"Any golfer who has the chance," he said, squinting around at a small lunchtime gathering who had come out to watch him play a practice round with Partner Sam Snead, "should play the small ball every time. Under any circumstances it holds its line much better than the big ball. Why, if I want to put a left-to-right fade on the small ball I have to cut it twice as hard as the big one. Besides, on this course with this atmosphere you probably get an extra 50 yards per hole playing the small ball; 30 yards added to your drive and 20 to your second. Now where is that Snead fella; he said he'd meet me here an hour ago?"

Another aspect of life in Mexico City that could have done more damage than it did is the digestive nightmare known as the "turista." Some authorities claim that this illness, which preys exclusively upon the tourist trade, stems from the fact that Mexican food is improperly refrigerated. Others maintain as stoutly that what is involved is nothing more than readjustment to the change in altitude. Whatever the cause, about a quarter of the field came down with the turista just two days before the start of the tournament. The sickness fortunately abated and by opening day the plague had runs its race.

With the field intact though shaky, the tournament got under way before a festive holiday gathering of some 5,000 spectators. It was November 20 and Mexico was celebrating the 48th anniversary of its 1910 revolution. The two gentlemen representing Los Estados Unidos de América, Snead and Hogan (combined age: 92), were the golfers everyone had come to see. These two, who as a team rival the box-office attraction of the Lunts, sailed out onto the course for the first round with 75% of the gallery scampering behind. On the 561-yard, par-5 second hole each hit a magnificent wood shot that hopped through the narrow entrance to the green and onto the back edge. They were down in 2 from there for birdies, and the gallery was ecstatic.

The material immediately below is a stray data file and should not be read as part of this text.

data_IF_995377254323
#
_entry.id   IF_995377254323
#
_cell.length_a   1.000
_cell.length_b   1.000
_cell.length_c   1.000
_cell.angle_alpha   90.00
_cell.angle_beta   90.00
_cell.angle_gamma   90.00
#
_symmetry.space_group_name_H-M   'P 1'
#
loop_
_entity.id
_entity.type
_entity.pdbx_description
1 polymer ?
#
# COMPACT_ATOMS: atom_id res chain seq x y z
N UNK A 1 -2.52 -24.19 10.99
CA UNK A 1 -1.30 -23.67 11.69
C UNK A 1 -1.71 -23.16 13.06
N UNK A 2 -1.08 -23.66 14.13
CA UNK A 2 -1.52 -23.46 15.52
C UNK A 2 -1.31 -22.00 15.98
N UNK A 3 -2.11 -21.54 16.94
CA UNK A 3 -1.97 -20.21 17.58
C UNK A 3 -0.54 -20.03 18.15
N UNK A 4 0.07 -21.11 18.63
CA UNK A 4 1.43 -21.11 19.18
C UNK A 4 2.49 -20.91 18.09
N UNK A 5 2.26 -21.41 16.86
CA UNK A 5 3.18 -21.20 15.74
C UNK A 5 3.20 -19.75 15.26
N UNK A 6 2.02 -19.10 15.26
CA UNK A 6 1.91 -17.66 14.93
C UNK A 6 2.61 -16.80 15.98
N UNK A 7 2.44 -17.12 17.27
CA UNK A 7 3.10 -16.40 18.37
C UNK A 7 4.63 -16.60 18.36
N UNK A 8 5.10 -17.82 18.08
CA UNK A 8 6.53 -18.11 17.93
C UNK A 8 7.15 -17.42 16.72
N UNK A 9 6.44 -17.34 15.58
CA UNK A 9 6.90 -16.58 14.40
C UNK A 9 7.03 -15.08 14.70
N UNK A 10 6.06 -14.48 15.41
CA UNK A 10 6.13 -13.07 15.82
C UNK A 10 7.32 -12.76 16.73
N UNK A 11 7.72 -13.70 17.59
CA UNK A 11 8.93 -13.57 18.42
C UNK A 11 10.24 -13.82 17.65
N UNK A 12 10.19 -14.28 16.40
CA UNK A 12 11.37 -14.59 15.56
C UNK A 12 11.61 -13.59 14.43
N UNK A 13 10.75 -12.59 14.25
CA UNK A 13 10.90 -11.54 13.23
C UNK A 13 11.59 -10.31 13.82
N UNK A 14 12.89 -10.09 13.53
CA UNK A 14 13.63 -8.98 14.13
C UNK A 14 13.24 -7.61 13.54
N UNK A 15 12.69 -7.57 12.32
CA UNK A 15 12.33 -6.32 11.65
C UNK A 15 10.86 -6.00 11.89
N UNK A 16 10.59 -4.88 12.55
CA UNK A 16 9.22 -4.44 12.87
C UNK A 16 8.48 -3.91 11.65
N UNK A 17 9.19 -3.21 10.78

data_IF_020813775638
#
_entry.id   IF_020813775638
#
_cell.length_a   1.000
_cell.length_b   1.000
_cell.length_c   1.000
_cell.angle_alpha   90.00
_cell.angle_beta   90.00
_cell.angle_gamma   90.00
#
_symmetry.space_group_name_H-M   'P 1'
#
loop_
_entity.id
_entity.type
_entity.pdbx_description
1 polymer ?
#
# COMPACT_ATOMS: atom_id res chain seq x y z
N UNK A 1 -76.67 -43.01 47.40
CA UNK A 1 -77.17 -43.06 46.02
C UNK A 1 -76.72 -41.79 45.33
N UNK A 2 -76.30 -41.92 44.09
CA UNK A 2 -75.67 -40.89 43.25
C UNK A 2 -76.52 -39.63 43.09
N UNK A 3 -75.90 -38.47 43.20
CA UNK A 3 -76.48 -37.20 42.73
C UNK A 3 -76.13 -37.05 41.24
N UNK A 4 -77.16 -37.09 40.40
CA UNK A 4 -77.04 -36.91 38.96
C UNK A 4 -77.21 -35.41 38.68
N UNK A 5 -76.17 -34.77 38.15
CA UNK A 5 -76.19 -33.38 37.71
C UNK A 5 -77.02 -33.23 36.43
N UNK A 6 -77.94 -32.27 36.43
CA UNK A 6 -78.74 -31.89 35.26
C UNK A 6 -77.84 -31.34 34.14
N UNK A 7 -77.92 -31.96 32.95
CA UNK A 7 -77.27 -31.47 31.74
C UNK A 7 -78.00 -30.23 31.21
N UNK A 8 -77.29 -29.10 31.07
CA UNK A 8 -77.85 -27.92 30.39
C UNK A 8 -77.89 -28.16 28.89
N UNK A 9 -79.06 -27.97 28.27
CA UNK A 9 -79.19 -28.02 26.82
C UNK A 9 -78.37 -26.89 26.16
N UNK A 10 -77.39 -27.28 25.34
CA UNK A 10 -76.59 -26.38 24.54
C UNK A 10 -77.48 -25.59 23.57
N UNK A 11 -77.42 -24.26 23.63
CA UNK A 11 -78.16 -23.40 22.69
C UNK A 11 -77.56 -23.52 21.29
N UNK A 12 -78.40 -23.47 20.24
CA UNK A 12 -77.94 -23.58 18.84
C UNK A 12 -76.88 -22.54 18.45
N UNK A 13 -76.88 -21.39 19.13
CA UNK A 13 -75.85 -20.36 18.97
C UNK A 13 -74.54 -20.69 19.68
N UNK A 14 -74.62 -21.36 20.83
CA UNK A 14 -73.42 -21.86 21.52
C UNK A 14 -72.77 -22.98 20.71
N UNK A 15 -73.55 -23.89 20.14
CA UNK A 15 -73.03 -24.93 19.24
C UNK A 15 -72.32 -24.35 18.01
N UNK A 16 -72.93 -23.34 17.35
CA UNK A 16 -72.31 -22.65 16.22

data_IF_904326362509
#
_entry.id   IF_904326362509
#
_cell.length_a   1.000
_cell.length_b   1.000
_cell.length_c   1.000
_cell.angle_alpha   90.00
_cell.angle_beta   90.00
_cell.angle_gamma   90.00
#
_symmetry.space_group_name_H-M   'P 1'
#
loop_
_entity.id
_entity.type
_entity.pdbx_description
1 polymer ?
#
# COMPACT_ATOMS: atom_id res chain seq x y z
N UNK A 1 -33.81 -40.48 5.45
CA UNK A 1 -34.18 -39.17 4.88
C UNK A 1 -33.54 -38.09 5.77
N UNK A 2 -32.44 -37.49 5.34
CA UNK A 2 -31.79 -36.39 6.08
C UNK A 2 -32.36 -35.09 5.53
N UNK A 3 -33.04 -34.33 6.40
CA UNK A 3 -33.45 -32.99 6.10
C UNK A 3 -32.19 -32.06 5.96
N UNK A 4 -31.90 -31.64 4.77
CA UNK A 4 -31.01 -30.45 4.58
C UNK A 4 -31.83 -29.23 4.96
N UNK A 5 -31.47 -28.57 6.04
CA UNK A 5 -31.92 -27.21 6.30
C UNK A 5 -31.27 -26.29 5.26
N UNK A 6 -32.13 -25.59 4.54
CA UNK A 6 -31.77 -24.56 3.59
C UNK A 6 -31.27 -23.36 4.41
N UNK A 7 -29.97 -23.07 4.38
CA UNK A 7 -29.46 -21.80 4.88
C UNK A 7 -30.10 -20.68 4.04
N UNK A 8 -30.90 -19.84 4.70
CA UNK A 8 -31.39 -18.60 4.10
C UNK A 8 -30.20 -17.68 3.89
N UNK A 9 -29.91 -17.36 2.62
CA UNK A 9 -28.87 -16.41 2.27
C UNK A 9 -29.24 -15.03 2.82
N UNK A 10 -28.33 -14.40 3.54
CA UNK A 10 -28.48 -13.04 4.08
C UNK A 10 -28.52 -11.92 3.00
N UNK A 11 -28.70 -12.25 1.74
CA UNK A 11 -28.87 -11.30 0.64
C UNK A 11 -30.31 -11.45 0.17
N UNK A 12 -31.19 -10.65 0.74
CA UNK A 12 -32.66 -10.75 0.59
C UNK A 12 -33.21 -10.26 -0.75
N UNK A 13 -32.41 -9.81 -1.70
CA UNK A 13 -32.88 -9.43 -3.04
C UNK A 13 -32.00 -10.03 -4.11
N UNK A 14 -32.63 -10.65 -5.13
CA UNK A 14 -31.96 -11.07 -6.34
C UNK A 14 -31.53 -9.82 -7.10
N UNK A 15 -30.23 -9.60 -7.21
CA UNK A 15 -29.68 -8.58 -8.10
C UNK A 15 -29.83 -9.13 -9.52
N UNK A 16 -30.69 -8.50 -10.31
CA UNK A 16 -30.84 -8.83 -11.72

From the second day on, though, the play, if not the gallery, was captured by the Irish, who swept into a two-stroke lead which they were able to hold to the end. Bradshaw is a ruddy-faced, 45-year-old Dubliner whose round face, rounder figure and style in headgear are reminiscent of Jackie Gleason. He has a stifflegged swing that starts with his bending over so far at address that he appears to be leaning on his club. Then he cranks himself up with a few waggles of the club, unwinds quickly and pops the ball straight down the middle. Last year Bradshaw had to withdraw from this competition after two rounds when he contracted a nosebleed on the plane to Tokyo that lasted for 10 days. "I thought for sure I was going to finish my days there," he recalls with a shudder. "I had a priest and five doctors by my bed and cotton stuffed in my nose clear up to here." O'Connor, a terrierlike man of 33 who was born in Galway, is another straight hitter who, though not producing any single round of great golf, had to complement Bradshaw's scoring by not having a single very bad round. To Harry's scores of 70-70-76-70, 286, Christy added rounds of 73-73-76-73, 295.

After two rounds, when the Irish led with a combined score of 286 and the U.S. lay only two strokes behind, the tournament had the makings of an enticing match. Snead's abrupt withdrawal came as an unpleasant shock. The Slammer had injured his back in a tournament at Havana the week before and on the morning of the third round the pain was so intense that he abandoned any idea of going out on the course. This automatically eliminated the U.S. from the team competition, though Hogan played on alone, and left the pair from Ireland in a good position for an easy run at the championship, since the Australians, next in line, were six strokes back. But on the third day Scotland (Eric Brown and John Panton) and Spain (the Miguel brothers, Angel and Sebastian) turned in par rounds while the Irish wavered, and leaders were crammed together like this as the tournament faced its final day: Ireland 436, Scotland 438, Spain 440 and South Africa (Gary Player and Harold Henning) 442.